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The Sherman Ensemble & Friends Soar Ecstatic

Music review
by Kevin T. McEneaney
Sat Sep 2nd, 2017

Eddie Barbash with Susan Rotholz; Paul Woodile on left, Eliot Bailen on right

At St. Andrew’s Church in Kent, The Sherman Ensemble offered a “Mostly Italian” program last Friday evening. That’s an extremely bland description of what happened. Opening with Tomaso Albinoni’s pleasing Concerto for Strings Op. 7 no. 4 in G major, which showcased Susan Rotholz’s high arpeggio runs on her dazzling flute, they sketched the roots of Italian music before moving on to Giuseppe Verdi’s String Quartet in E minor, Verdi’s only composition without voice. Verdi only let the composition be played once in his home, yet everyone there wanted to hear it again. I’ve heard it played once before by The Shanghai Quartet and I had the same reaction. I was looking forward eagerly to hear it again and it had the same effect on me: the melodic fluidity, the dynamic contrasts, lively rhythms, and whimsical humor.

It was clear they had rehearsed well because they played with impeccable unity. In the opening Allegro the violins of Jill Levy and Paul Woodiel played with expressive presence; Eliot Bailen, the Artistic Director, waxed lyrical on cello in the Andantino; on viola Sarah Adams had wonderful moments in the Prestissimo. The concluding Scherzo Fuga is fierce, complex, demanding intense individuality of instruments as well as sudden, nuanced blending. They were more than up to the challenge, and once again I wanted a repeat performance.  Verdi probably thought that the quartet had noncommercial value or that it was a too-Germanic thing to do amid the birth of Italian nationalism with which he was identified, yet when he died a stash of Haydn’s and Beethoven’s late string quartets were discovered under his bed.

BAILEN then appeared on stage—three twenty-something siblings: twins Daniel and David with sister Julia. This acoustic trio (Daniel on bass, David on percussion, and Julia on guitar) performed two original songs: “I Promised You” and “Something Tells Me.” All three possess attractive voices with a unique harmonic  blend. A friend of mine suggested that the comparison would be to the tight-knit harmonies of the Everly Brothers. Their style was a mix of 1960’s coffee house and contemporary Emo music.  As lead singer, young Julia has a wonderful heartfelt voice that projects to the back of the room, yet at times falls to a whisper as if she’s talking to herself. This extremely talented trio offspring of Eliot and Susan have a future in music. Keep your ears open to their names, and since they perform locally, catch them.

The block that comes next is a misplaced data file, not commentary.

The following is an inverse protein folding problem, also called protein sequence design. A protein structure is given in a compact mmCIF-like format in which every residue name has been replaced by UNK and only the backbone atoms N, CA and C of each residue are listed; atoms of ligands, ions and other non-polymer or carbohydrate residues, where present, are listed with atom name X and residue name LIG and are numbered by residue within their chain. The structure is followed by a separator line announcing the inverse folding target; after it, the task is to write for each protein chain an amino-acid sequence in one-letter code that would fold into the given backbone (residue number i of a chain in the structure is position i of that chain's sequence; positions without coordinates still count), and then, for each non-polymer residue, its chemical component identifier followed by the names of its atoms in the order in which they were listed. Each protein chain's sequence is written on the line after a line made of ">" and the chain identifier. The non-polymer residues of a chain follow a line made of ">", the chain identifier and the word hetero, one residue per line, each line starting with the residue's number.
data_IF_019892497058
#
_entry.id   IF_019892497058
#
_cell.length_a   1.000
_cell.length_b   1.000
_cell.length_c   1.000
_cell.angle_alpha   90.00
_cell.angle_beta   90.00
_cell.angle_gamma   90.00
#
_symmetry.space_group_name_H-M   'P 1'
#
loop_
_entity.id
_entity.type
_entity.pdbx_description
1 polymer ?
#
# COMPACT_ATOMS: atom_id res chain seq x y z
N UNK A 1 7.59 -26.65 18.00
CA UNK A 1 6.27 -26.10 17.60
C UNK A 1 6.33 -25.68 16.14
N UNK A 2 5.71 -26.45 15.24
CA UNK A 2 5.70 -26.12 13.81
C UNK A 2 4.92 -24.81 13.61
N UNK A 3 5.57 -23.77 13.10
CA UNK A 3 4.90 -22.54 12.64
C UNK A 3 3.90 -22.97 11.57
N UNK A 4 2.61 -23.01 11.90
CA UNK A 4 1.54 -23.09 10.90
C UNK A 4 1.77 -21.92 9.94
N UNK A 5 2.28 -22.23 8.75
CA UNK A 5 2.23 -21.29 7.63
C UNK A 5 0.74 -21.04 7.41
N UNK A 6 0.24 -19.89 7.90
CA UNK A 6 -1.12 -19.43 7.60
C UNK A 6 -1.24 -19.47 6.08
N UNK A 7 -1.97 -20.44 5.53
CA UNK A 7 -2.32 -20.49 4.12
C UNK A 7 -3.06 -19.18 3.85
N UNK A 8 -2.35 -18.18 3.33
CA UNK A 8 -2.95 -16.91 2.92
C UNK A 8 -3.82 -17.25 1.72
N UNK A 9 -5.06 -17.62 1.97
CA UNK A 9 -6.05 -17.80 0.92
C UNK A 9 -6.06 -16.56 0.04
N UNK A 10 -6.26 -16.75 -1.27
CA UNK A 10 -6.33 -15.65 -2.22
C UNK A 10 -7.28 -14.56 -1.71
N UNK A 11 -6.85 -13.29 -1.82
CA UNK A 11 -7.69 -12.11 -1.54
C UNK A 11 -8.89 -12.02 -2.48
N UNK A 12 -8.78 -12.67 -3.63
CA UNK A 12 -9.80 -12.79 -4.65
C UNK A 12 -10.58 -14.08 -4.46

After intermission everyone but Julia appeared on stage; they were joined by Eddie Barbash (alto sax) and Gabe Schnider (guitar). Barbash opened with a Cole Porter tune backed by this small orchestra. They dabbled in some movie music. Barbash then did a rendition of his mother’s favorite tune “Blueberry Hill.” If you enjoy alto sax, Barbash is now the man to hear. Famed drummer Chico Hamilton (who was seventy years older than Eddie who was 19) invited him to join his band.

Barbash was a founding member of Stay Human, Stephen Colbert’s first band for The Late Show. He has made four recordings with noted keyboard player Jon Batiste. Barbash played some Debussy to display delightfully delicate coloring. Susan Rotholz joined him for a puckish Mozart duet. The band played a melody for Rossini’s “The Barber of Seville.” Paul Woodiel on violin led “Casta Diva” from Bellini’s opera Norma. Barbash led the band in “Cien Anos,” popular Mexican tune by Rubén Cervantes that has had many covers and film usage. Barbash went into high gear with a famous folk tune, “The Carnival of Venice,” where he displayed virtuoso circular breathing. Barbash is simply the greatest alto sax player I’ve ever heard. The band joined Barbash in an orchestrated version of Roy Orbison’s “Crying.” What a night!

After lengthy ecstatic applause, they returned for an encore. They played a tune made famous by Benny Goodman, “The World is Waiting for Sunrise” with Barbash handing off the lead to Gabe Schnider on guitar for Gabe to deliver some amazing guitar licks. This was an extremely long concert yet it seemed to pass in the blink of an eye. They will perform again tonight in Sherman at Lake Mauweehoo Club. The Eddie Barbash Band will also be performing in Katonah on September 13th at Caramoor, 6 pm. For more details, check our Calendar section.